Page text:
We support groups that speak out and litigate on behalf of communities who face discrimination—at work, on the street, in access to health care and other public services, or before the law.
National Security and Human Rights
Rebuilding and Resilience: 20 Years Since 9/11
On the 20th anniversary of the 9/11 attacks, Open Society shares reflections from partners on the road traveled since—and the hard work still ahead.
We Can’t Wait
A Travesty of Justice for Indigenous People in Mexico’s Prisons
Even though it passed with fanfare nearly a year ago, Mexico’s government has yet to enforce an amnesty bill that offered hope to many indigenous people who did not receive a fair trial in the first place.
Resisting Surveillance Capitalism
Amazon’s Spying Is a Threat to Workers and Democracy
From its consumer products to its government contracts, the tech behemoth is laying the foundation of a dystopian future where profits come before basic human rights.
Democracy in Puerto Rico
The Right Way to Help Rebuild Puerto Rico
Three years after Hurricane Maria hit Puerto Rico, aid has been slow, and the recovery has been halting. To help the island rebuild, policymakers need to recognize Puerto Ricans’ right to decide their future for themselves.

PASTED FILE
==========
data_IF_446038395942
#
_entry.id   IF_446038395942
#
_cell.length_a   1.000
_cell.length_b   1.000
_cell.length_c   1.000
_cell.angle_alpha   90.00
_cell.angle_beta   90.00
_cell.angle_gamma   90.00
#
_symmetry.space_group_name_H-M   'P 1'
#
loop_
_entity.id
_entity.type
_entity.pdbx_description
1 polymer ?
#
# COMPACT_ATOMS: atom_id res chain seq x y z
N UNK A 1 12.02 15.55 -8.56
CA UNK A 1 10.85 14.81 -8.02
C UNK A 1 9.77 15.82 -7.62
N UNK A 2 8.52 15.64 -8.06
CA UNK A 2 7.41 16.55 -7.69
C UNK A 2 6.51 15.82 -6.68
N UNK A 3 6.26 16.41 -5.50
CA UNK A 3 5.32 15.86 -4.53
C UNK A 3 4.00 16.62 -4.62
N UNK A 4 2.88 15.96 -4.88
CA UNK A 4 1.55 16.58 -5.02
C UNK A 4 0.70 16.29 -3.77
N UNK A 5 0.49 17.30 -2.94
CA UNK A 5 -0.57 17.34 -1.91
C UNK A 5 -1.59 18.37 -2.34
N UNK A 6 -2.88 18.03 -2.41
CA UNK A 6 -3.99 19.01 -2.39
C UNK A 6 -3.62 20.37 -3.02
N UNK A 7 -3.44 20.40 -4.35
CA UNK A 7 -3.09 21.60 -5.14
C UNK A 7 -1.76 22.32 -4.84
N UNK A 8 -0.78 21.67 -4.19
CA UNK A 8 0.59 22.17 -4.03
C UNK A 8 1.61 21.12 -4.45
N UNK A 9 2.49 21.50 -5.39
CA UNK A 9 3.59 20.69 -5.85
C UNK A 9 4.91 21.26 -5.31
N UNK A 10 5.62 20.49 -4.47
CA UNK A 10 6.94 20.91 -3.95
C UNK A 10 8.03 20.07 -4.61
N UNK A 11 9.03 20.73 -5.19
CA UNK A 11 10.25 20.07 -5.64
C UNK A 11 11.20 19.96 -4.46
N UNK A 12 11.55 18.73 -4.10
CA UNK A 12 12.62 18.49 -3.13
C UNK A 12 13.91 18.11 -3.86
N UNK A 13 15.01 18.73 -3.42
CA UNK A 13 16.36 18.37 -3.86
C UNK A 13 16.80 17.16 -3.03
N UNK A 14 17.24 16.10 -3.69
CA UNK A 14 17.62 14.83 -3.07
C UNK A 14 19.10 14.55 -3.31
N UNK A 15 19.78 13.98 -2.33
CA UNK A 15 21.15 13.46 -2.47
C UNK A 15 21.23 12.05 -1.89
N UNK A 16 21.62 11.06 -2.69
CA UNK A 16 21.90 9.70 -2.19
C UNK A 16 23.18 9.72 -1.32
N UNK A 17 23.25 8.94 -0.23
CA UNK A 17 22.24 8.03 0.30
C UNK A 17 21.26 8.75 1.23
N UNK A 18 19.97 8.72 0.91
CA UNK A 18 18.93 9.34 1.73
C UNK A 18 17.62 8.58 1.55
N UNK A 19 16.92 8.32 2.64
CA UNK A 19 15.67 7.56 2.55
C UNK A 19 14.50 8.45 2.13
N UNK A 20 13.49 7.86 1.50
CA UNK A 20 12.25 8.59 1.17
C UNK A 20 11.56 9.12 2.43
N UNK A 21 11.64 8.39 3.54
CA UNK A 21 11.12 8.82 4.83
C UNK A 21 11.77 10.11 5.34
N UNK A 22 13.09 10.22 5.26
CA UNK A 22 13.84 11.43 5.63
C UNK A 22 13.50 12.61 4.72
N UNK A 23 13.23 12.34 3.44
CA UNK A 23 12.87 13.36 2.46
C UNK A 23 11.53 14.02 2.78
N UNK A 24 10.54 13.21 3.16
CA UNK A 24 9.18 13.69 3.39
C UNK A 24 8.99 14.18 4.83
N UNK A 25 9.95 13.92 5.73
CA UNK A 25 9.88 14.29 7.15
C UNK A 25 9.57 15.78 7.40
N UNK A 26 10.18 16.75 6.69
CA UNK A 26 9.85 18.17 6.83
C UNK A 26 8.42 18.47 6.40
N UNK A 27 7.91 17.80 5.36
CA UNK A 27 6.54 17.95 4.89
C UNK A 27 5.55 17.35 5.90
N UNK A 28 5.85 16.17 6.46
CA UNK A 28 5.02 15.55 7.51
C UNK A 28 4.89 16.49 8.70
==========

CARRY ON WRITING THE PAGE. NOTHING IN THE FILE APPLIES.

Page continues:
How the U.S. Government Is Trying to Unmake Americans
Under the Trump administration, the U.S. government has been waging an attack against naturalized citizens who live near the southern border. Here are their stories—and how they’re resisting this assault on the American dream.
Racial Justice Matters
Open Society’s History Fighting for Racial Justice in the United States
For decades, George Soros and the Open Society Foundations have invested in racial equity and the movement to dismantle systemic forms of discrimination—from the drug war to segregated schools and housing to securing the right to vote.
Busting Silos and Building Solidarity
Too often, communities under threat struggle in isolation. The Solidarity Summits were created to give diverse racial justice advocates a shared history and a common cause.
The Uncounted Victims of the War on Drugs
It’s time for policymakers, civil society, and the public at large to have a serious conversation about the racialization of antidrug policy. Getting reliable data is a crucial first step.